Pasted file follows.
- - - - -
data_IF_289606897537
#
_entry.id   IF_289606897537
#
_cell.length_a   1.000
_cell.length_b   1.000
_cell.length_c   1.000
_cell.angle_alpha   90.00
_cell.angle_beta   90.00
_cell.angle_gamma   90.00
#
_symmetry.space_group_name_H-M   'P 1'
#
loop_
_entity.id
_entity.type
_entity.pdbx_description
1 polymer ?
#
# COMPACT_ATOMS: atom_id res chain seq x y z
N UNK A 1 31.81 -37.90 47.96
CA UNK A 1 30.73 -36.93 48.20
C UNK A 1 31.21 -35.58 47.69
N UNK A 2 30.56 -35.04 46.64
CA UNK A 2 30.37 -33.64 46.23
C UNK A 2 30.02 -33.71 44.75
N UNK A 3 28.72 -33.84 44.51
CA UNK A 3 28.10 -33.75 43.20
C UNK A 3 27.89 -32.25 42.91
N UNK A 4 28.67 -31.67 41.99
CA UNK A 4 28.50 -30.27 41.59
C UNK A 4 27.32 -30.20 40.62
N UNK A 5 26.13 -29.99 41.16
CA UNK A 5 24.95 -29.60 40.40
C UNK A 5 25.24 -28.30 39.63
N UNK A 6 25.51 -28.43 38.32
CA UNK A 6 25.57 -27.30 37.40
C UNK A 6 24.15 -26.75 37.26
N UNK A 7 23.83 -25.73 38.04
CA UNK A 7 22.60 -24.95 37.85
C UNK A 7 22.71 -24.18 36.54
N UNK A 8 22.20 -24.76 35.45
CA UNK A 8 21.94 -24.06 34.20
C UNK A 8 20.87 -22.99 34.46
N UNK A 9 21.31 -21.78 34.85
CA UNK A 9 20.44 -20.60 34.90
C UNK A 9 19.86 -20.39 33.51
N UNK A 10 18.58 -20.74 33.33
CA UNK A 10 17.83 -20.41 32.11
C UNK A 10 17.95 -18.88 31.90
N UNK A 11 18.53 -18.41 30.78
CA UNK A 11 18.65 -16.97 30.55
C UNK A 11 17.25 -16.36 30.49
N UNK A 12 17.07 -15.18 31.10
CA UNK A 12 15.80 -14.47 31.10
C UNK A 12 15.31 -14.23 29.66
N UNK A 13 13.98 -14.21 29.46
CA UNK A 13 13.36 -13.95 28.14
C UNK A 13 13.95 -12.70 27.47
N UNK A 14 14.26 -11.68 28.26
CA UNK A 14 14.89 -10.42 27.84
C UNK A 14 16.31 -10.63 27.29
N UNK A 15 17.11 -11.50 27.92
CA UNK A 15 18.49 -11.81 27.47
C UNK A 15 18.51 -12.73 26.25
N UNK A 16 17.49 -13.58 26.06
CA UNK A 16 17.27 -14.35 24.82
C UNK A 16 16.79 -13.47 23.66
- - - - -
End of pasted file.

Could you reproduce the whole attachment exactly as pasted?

data_IF_289606897537
#
_entry.id   IF_289606897537
#
_cell.length_a   1.000
_cell.length_b   1.000
_cell.length_c   1.000
_cell.angle_alpha   90.00
_cell.angle_beta   90.00
_cell.angle_gamma   90.00
#
_symmetry.space_group_name_H-M   'P 1'
#
loop_
_entity.id
_entity.type
_entity.pdbx_description
1 polymer ?
#
# COMPACT_ATOMS: atom_id res chain seq x y z
N UNK A 1 31.81 -37.90 47.96
CA UNK A 1 30.73 -36.93 48.20
C UNK A 1 31.21 -35.58 47.69
N UNK A 2 30.56 -35.04 46.64
CA UNK A 2 30.37 -33.64 46.23
C UNK A 2 30.02 -33.71 44.75
N UNK A 3 28.72 -33.84 44.51
CA UNK A 3 28.10 -33.75 43.20
C UNK A 3 27.89 -32.25 42.91
N UNK A 4 28.67 -31.67 41.99
CA UNK A 4 28.50 -30.27 41.59
C UNK A 4 27.32 -30.20 40.62
N UNK A 5 26.13 -29.99 41.16
CA UNK A 5 24.95 -29.60 40.40
C UNK A 5 25.24 -28.30 39.63
N UNK A 6 25.51 -28.43 38.32
CA UNK A 6 25.57 -27.30 37.40
C UNK A 6 24.15 -26.75 37.26
N UNK A 7 23.83 -25.73 38.04
CA UNK A 7 22.60 -24.95 37.85
C UNK A 7 22.71 -24.18 36.54
N UNK A 8 22.20 -24.76 35.45
CA UNK A 8 21.94 -24.06 34.20
C UNK A 8 20.87 -22.99 34.46
N UNK A 9 21.31 -21.78 34.85
CA UNK A 9 20.44 -20.60 34.90
C UNK A 9 19.86 -20.39 33.51
N UNK A 10 18.58 -20.74 33.33
CA UNK A 10 17.83 -20.41 32.11
C UNK A 10 17.95 -18.88 31.90
N UNK A 11 18.53 -18.41 30.78
CA UNK A 11 18.65 -16.97 30.55
C UNK A 11 17.25 -16.36 30.49
N UNK A 12 17.07 -15.18 31.10
CA UNK A 12 15.80 -14.47 31.10
C UNK A 12 15.31 -14.23 29.66
N UNK A 13 13.98 -14.21 29.46
CA UNK A 13 13.36 -13.95 28.14
C UNK A 13 13.95 -12.70 27.47
N UNK A 14 14.26 -11.68 28.26
CA UNK A 14 14.89 -10.42 27.84
C UNK A 14 16.31 -10.63 27.29
N UNK A 15 17.11 -11.50 27.92
CA UNK A 15 18.49 -11.81 27.47
C UNK A 15 18.51 -12.73 26.25
N UNK A 16 17.49 -13.58 26.06
CA UNK A 16 17.27 -14.35 24.82
C UNK A 16 16.79 -13.47 23.66